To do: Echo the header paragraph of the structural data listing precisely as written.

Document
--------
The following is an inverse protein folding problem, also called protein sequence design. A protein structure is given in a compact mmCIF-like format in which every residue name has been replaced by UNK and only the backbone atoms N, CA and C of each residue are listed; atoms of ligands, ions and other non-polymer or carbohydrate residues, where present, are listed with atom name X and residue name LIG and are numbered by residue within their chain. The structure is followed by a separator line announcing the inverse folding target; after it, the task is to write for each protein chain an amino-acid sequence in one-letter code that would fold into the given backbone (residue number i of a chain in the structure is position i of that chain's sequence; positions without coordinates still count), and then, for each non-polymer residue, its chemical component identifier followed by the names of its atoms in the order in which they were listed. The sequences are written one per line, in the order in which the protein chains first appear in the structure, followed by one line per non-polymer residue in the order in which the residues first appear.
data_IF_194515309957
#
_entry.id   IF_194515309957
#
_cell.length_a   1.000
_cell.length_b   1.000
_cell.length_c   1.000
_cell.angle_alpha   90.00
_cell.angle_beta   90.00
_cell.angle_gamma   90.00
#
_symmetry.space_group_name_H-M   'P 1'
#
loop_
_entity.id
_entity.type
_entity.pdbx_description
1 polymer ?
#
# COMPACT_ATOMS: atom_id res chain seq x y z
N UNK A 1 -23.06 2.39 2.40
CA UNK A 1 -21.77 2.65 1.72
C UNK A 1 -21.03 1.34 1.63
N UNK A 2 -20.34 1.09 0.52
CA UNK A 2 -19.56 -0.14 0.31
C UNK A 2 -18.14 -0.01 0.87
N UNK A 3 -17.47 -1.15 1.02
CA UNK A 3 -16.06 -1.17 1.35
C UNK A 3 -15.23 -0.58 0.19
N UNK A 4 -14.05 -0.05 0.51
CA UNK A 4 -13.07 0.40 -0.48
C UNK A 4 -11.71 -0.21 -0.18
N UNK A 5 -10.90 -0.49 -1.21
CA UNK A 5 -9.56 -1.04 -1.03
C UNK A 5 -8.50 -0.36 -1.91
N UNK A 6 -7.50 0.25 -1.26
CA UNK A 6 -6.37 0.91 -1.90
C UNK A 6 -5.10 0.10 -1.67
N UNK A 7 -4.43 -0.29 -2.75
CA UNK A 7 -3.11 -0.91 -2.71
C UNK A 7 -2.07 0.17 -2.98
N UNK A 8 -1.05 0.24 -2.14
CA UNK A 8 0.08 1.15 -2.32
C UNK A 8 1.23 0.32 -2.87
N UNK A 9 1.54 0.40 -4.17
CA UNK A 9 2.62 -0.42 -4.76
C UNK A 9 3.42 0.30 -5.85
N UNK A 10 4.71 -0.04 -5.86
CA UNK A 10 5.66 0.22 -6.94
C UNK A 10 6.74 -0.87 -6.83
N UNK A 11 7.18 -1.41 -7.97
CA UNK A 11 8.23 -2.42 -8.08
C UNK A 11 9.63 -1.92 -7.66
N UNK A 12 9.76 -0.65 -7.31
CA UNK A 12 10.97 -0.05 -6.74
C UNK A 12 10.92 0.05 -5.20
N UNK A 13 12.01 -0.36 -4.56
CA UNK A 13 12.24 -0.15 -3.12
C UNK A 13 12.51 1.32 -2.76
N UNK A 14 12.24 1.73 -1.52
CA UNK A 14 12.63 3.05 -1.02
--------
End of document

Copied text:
The following is an inverse protein folding problem, also called protein sequence design. A protein structure is given in a compact mmCIF-like format in which every residue name has been replaced by UNK and only the backbone atoms N, CA and C of each residue are listed; atoms of ligands, ions and other non-polymer or carbohydrate residues, where present, are listed with atom name X and residue name LIG and are numbered by residue within their chain. The structure is followed by a separator line announcing the inverse folding target; after it, the task is to write for each protein chain an amino-acid sequence in one-letter code that would fold into the given backbone (residue number i of a chain in the structure is position i of that chain's sequence; positions without coordinates still count), and then, for each non-polymer residue, its chemical component identifier followed by the names of its atoms in the order in which they were listed. The sequences are written one per line, in the order in which the protein chains first appear in the structure, followed by one line per non-polymer residue in the order in which the residues first appear.